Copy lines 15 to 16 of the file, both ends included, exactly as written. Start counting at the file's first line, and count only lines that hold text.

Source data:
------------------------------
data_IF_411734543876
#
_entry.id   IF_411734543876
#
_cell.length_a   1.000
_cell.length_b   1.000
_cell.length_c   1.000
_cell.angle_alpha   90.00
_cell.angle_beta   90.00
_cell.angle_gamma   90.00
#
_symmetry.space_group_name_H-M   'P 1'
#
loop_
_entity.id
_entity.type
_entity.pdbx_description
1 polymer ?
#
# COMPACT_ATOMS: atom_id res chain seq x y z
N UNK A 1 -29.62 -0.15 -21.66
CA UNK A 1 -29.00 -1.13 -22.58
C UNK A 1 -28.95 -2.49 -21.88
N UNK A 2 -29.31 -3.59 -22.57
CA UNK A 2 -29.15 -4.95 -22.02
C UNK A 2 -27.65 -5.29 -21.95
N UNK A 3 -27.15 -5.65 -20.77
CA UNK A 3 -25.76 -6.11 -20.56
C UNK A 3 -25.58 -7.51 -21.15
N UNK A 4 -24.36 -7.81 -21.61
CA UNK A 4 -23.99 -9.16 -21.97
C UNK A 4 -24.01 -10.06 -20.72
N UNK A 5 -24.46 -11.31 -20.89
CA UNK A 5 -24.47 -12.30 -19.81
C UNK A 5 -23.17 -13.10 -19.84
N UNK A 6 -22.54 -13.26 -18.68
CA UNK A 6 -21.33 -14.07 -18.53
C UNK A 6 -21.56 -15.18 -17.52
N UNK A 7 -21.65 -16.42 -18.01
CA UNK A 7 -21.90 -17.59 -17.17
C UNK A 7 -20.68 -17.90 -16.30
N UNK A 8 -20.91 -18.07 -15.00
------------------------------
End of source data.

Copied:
_entity.id
_entity.type